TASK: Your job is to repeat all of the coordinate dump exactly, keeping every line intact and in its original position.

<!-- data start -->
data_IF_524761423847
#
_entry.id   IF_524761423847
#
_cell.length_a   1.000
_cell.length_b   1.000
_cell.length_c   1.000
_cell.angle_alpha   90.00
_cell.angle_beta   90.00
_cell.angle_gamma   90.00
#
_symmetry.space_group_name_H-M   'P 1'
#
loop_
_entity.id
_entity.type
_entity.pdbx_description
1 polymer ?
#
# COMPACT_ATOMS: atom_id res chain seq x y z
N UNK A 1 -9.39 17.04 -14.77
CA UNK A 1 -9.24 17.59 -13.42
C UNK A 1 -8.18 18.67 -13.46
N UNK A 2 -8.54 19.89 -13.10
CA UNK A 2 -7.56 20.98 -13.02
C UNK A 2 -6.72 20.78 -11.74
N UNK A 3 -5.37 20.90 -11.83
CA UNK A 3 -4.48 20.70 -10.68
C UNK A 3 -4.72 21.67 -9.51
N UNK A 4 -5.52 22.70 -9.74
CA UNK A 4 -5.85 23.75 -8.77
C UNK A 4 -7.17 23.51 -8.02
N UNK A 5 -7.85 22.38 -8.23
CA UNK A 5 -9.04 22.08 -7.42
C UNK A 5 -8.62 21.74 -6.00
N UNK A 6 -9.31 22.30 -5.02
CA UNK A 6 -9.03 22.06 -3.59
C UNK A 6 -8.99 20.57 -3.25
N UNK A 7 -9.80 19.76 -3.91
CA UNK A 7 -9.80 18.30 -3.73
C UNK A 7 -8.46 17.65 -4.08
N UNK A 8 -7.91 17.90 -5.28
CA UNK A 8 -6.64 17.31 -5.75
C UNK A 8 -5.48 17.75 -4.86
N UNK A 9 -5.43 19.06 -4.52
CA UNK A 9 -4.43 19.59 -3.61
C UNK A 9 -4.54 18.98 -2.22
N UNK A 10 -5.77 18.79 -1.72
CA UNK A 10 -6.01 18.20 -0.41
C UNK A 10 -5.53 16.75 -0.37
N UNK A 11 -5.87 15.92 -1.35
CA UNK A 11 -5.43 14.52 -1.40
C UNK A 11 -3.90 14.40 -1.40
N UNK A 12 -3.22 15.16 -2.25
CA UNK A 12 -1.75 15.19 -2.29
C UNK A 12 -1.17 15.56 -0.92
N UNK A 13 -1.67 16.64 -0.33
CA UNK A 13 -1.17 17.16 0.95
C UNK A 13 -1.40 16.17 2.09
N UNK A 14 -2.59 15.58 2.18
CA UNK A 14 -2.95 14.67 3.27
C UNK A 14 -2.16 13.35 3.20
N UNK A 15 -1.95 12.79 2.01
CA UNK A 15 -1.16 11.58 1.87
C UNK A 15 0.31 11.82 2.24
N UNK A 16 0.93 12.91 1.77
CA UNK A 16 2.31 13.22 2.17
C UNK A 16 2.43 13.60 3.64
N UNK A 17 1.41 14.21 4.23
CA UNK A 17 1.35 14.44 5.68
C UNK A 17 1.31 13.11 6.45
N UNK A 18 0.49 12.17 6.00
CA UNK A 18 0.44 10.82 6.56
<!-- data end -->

data_IF_524761423847
#
_entry.id   IF_524761423847
#
_cell.length_a   1.000
_cell.length_b   1.000
_cell.length_c   1.000
_cell.angle_alpha   90.00
_cell.angle_beta   90.00
_cell.angle_gamma   90.00
#
_symmetry.space_group_name_H-M   'P 1'
#
loop_
_entity.id
_entity.type
_entity.pdbx_description
1 polymer ?
#
# COMPACT_ATOMS: atom_id res chain seq x y z
N UNK A 1 -9.39 17.04 -14.77
CA UNK A 1 -9.24 17.59 -13.42
C UNK A 1 -8.18 18.67 -13.46
N UNK A 2 -8.54 19.89 -13.10
CA UNK A 2 -7.56 20.98 -13.02
C UNK A 2 -6.72 20.78 -11.74
N UNK A 3 -5.37 20.90 -11.83
CA UNK A 3 -4.48 20.70 -10.68
C UNK A 3 -4.72 21.67 -9.51
N UNK A 4 -5.52 22.70 -9.74
CA UNK A 4 -5.85 23.75 -8.77
C UNK A 4 -7.17 23.51 -8.02
N UNK A 5 -7.85 22.38 -8.23
CA UNK A 5 -9.04 22.08 -7.42
C UNK A 5 -8.62 21.74 -6.00
N UNK A 6 -9.31 22.30 -5.02
CA UNK A 6 -9.03 22.06 -3.59
C UNK A 6 -8.99 20.57 -3.25
N UNK A 7 -9.80 19.76 -3.91
CA UNK A 7 -9.80 18.30 -3.73
C UNK A 7 -8.46 17.65 -4.08
N UNK A 8 -7.91 17.90 -5.28
CA UNK A 8 -6.64 17.31 -5.75
C UNK A 8 -5.48 17.75 -4.86
N UNK A 9 -5.43 19.06 -4.52
CA UNK A 9 -4.43 19.59 -3.61
C UNK A 9 -4.54 18.98 -2.22
N UNK A 10 -5.77 18.79 -1.72
CA UNK A 10 -6.01 18.20 -0.41
C UNK A 10 -5.53 16.75 -0.37
N UNK A 11 -5.87 15.92 -1.35
CA UNK A 11 -5.43 14.52 -1.40
C UNK A 11 -3.90 14.40 -1.40
N UNK A 12 -3.22 15.16 -2.25
CA UNK A 12 -1.75 15.19 -2.29
C UNK A 12 -1.17 15.56 -0.92
N UNK A 13 -1.67 16.64 -0.33
CA UNK A 13 -1.17 17.16 0.95
C UNK A 13 -1.40 16.17 2.09
N UNK A 14 -2.59 15.58 2.18
CA UNK A 14 -2.95 14.67 3.27
C UNK A 14 -2.16 13.35 3.20
N UNK A 15 -1.95 12.79 2.01
CA UNK A 15 -1.16 11.58 1.87
C UNK A 15 0.31 11.82 2.24
N UNK A 16 0.93 12.91 1.77
CA UNK A 16 2.31 13.22 2.17
C UNK A 16 2.43 13.60 3.64
N UNK A 17 1.41 14.21 4.23
CA UNK A 17 1.35 14.44 5.68
C UNK A 17 1.31 13.11 6.45
N UNK A 18 0.49 12.17 6.00
CA UNK A 18 0.44 10.82 6.56